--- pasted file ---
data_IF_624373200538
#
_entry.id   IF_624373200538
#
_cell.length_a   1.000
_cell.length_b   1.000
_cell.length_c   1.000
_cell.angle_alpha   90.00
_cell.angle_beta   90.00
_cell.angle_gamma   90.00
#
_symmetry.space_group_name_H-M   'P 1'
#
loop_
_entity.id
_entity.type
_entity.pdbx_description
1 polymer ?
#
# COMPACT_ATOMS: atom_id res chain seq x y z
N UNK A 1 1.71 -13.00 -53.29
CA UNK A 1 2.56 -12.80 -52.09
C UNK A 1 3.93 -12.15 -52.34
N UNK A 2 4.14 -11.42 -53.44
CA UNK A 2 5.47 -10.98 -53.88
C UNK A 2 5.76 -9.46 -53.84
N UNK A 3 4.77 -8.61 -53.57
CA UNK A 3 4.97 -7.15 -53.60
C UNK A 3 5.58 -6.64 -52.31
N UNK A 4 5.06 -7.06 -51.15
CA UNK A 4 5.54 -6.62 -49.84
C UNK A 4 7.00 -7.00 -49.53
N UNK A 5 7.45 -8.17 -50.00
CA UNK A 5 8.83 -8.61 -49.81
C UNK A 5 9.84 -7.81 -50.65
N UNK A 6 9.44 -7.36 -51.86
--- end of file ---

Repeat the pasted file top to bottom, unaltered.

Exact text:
data_IF_624373200538
#
_entry.id   IF_624373200538
#
_cell.length_a   1.000
_cell.length_b   1.000
_cell.length_c   1.000
_cell.angle_alpha   90.00
_cell.angle_beta   90.00
_cell.angle_gamma   90.00
#
_symmetry.space_group_name_H-M   'P 1'
#
loop_
_entity.id
_entity.type
_entity.pdbx_description
1 polymer ?
#
# COMPACT_ATOMS: atom_id res chain seq x y z
N UNK A 1 1.71 -13.00 -53.29
CA UNK A 1 2.56 -12.80 -52.09
C UNK A 1 3.93 -12.15 -52.34
N UNK A 2 4.14 -11.42 -53.44
CA UNK A 2 5.47 -10.98 -53.88
C UNK A 2 5.76 -9.46 -53.84
N UNK A 3 4.77 -8.61 -53.57
CA UNK A 3 4.97 -7.15 -53.60
C UNK A 3 5.58 -6.64 -52.31
N UNK A 4 5.06 -7.06 -51.15
CA UNK A 4 5.54 -6.62 -49.84
C UNK A 4 7.00 -7.00 -49.53
N UNK A 5 7.45 -8.17 -50.00
CA UNK A 5 8.83 -8.61 -49.81
C UNK A 5 9.84 -7.81 -50.65
N UNK A 6 9.44 -7.36 -51.86